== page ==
When we talk about affairs, we often categorize them as

emotional, physical, or both. That’s helpful to some extent. Yet

nowadays, there’s another category that we can loosely call the


Unfortunately, there is no

formula to determine when

texting crosses the line into

betrayal. In fact, those who are

behaving in inappropriate ways

quickly learn how to blur this

line so that they can deflect and

continue to do what they’re

doing.In the end, you must

learn to trust your gut.

After all, no one knows your

marriage or your spouse better

communications strictly workrelated,

being transparent

in terms of cell phones and

computers (those who have

nothing to hide, hide nothing),

and working together to

improve your own marriage are

all reasonable requests.

To prevent and overcome

infidelity, couples must learn to

build a loving, respectful and

protective “fortress” around

that they have formed a deep

bond. Too often what begins

as a cautious “hi...was thinking

of u” turns into “i miss u”

and then “can you meet again

tomorrow?” And when it gets to

that point, well, the whole thing

becomes a lot harder to “delete.”

Visit Debra Macleod’s private

practice at

there is a reasonable expectation

of privacy in marriage. Of

An like this: Your


scenario goes

spouse strikes up an oppositesex

friendship with a person

at work, spin or yoga class, the

gym, or through your child’s

school or extra-curricular

activities. For some reason,

they feel compelled to exchange

phone numbers. There’s no real

need for this, although your

spouse tells you that they need

to stay in touch because of work

or to coordinate fitness class,

the kid’s activities, etc.

Soon, their innocent texting

about work or scheduling

begins to escalate into personal,

ever more intimate texting.

Your spouse starts guarding

their cellphone and going into

the next room to text. They

lock their phone, change their

password and delete their text


For a while, you bite your

tongue. After all, nobody

wants to be “that wife” or “that

husband.” You look the other

way and pretend not to notice

or be bothered. You force

yourself to not ask who your

spouse is texting and not show

how worried or hurt you are.

You lay awake and stare at your

partner’s phone, wishing you

could look through it but not

wanting to cross that line.

Finally, you crack.

Choosing your words

carefully, you ask your

partner who he or she

is texting. If you already know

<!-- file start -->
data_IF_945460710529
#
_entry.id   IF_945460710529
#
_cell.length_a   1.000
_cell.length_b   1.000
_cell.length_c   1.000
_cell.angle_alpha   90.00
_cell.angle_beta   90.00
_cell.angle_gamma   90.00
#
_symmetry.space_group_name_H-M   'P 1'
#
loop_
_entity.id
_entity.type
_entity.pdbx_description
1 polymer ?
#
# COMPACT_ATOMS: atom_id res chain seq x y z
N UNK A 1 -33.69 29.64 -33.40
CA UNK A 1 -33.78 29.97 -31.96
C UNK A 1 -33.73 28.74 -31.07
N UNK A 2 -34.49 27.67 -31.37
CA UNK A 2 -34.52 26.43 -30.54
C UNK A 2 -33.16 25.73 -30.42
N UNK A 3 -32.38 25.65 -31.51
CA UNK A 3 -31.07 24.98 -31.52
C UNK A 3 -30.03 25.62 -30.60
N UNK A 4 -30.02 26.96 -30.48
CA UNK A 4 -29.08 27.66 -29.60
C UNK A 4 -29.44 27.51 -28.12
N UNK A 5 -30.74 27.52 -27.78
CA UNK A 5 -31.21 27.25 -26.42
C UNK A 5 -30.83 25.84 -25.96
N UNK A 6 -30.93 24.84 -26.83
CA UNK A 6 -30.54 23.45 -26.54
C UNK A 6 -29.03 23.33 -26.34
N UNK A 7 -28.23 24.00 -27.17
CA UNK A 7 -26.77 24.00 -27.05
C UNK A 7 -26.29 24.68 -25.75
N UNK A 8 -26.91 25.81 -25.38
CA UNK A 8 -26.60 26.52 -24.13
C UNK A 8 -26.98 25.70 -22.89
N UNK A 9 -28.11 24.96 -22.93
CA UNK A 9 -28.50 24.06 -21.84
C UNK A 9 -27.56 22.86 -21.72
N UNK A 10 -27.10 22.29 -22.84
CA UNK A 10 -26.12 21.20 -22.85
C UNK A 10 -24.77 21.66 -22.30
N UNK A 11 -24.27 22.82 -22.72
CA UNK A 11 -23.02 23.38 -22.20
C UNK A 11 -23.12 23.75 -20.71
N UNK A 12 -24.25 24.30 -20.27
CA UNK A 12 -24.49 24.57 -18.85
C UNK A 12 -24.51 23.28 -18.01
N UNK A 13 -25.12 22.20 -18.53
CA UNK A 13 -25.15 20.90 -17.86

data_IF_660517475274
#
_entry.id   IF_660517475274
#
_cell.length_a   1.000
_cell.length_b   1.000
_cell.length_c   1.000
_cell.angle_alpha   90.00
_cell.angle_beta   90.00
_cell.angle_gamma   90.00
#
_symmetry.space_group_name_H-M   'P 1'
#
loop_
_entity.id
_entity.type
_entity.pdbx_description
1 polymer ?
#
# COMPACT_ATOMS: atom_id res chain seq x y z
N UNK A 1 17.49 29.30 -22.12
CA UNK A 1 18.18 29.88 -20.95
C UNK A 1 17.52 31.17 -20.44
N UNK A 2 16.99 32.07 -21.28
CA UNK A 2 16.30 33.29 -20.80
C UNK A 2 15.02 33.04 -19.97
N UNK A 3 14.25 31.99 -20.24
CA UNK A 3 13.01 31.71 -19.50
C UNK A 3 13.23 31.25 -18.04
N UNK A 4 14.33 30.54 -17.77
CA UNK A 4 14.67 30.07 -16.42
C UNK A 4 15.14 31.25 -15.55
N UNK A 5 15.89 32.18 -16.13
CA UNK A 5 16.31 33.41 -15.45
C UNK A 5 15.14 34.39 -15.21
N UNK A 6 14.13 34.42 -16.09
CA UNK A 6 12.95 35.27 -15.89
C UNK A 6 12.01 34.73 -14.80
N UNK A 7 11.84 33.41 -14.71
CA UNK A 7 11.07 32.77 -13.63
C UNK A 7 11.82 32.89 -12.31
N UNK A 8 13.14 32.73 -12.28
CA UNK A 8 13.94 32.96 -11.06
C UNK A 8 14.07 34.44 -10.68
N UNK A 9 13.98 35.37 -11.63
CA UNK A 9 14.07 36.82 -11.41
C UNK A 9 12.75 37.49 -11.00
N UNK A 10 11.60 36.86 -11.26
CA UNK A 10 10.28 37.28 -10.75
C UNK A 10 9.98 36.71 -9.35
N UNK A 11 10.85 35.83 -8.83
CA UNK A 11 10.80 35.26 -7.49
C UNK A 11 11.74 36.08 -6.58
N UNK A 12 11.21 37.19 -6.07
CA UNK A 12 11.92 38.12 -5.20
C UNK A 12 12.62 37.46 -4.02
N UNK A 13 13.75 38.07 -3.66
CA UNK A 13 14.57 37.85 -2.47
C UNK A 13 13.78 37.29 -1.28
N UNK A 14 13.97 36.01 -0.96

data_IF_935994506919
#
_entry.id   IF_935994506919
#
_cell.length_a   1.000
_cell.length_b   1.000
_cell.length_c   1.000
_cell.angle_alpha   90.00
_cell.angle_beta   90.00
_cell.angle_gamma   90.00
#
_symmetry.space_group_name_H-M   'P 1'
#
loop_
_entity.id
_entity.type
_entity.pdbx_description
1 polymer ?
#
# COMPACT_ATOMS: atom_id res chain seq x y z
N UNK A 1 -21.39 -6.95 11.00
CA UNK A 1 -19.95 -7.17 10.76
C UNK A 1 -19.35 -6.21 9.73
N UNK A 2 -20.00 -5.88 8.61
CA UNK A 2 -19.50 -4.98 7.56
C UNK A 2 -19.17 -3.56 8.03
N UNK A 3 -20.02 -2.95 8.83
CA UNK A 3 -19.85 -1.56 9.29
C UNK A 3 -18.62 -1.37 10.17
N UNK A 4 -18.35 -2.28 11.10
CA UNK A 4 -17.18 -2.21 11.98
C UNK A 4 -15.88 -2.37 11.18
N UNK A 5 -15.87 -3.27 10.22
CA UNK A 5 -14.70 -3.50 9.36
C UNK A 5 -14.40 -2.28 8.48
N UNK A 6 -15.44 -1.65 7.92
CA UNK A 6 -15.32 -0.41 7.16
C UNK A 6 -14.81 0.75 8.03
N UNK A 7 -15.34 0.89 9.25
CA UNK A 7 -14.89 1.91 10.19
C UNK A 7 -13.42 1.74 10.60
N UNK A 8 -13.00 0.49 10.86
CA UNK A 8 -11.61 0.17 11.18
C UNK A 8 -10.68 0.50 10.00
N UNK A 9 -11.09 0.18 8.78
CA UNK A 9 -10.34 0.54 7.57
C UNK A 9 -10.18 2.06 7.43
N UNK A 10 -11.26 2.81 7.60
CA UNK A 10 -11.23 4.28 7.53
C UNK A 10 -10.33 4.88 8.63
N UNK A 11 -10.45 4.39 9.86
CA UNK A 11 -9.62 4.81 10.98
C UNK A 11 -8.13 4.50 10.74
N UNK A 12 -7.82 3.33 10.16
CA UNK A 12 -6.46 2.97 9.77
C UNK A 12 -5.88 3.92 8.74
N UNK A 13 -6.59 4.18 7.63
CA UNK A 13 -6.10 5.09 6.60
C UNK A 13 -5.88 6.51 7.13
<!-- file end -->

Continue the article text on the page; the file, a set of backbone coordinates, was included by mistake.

who it is, you might tell your

partner that you are concerned

or feeling second-place. Or

perhaps you wait until your

partner is in the shower and

give in to the urge to scroll

through his or her phone. Either

way, you hear or see something

that makes your stomach sink.

More from Debra Macleod:

• Is A ‘Partner Predator’

Circling Your Husband Or


• 10 Proactive Ways To Fix

The Cracks Forming In Your


• Your Marriage Will Fail For

The Same Reasons Celebrity

Couples Split Up

Here’s where anything can

happen. Your spouse may

downplay the relationship and

shrug off your concerns, saying

“We’re just friends. You have to

trust me.” Or your spouse may

react with an angry, inflated

display of wounded indignation

by saying, “Oh, so I’m not

allowed to have ANY friends?”

He or she may turn the situation

around so that it’s you who

finds yourself explaining your

behavior. He or she may make

you feel paranoid, jealous,

controlling, or pathetic. “You

went through my phone! You’re

crazy. That’s private!”

Of course there are spouses who

are unreasonably jealous and

suspicious, and who behave in

controlling ways. Of course

than you do. Texting affairs are

the gateway to emotional and

physical affairs. Of the infidelity

cases I’ve dealt with in the past

several years, the vast majority

started out as “innocent” texting

between opposite-sex friends

or acquaintances. You are

not over-reacting by insisting

that a spouse end a texting

relationship that you feel in

your heart is undermining your

marriage, and you are not overreacting

by treating it as a form

of infidelity.

Blocking the other

person’s number, keeping

their marriage, which includes

insulating it from the invasive

effects of technology. That’s

something I talk a lot about in

my Couples in Crisis book.

Continued inaction or letting

the texting continue -- perhaps

out of fear of your partner’s

reaction -- only increases the

chances that your partner will

begin to see you as a nagging

barrier to the exciting and

fresh-faced relationship that he

or she enjoys via text messages.

Texting creates a false sense

of intimacy between texters.

Within weeks, they may feel

course some co-workers and

friends need to communicate

after-hours. Of course there

are unhappy marriages that

have deep problems. But that’s

not always the case. Suspicions

are often warranted. Anger,

defensiveness and indignation

may be covers for betrayal.

Explanations may be just

excuses. And all too often, a

texting affair steals so much

time, energy and emotion from

a marriage that a rift forms -- or

widens -- between spouses that

otherwise would have worked

through their marriage troubles.


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